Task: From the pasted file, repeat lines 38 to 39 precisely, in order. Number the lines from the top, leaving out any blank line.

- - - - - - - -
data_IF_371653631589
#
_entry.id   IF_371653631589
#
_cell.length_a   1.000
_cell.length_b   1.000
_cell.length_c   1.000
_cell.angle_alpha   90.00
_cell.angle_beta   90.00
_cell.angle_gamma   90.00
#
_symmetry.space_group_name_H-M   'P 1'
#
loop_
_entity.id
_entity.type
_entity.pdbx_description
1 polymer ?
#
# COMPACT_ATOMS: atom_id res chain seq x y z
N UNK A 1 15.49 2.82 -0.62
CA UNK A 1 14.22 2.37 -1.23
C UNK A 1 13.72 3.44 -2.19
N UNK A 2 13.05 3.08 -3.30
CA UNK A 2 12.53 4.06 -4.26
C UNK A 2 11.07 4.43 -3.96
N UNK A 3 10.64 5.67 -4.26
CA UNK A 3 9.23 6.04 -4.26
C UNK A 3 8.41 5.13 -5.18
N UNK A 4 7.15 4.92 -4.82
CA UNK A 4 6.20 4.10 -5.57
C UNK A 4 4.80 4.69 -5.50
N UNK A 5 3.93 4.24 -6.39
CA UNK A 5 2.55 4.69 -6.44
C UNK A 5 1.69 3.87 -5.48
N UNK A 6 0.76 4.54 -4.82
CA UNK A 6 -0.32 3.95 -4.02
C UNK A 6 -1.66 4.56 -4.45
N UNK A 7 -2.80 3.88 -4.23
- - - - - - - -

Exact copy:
C UNK A 6 -1.66 4.56 -4.45
N UNK A 7 -2.80 3.88 -4.23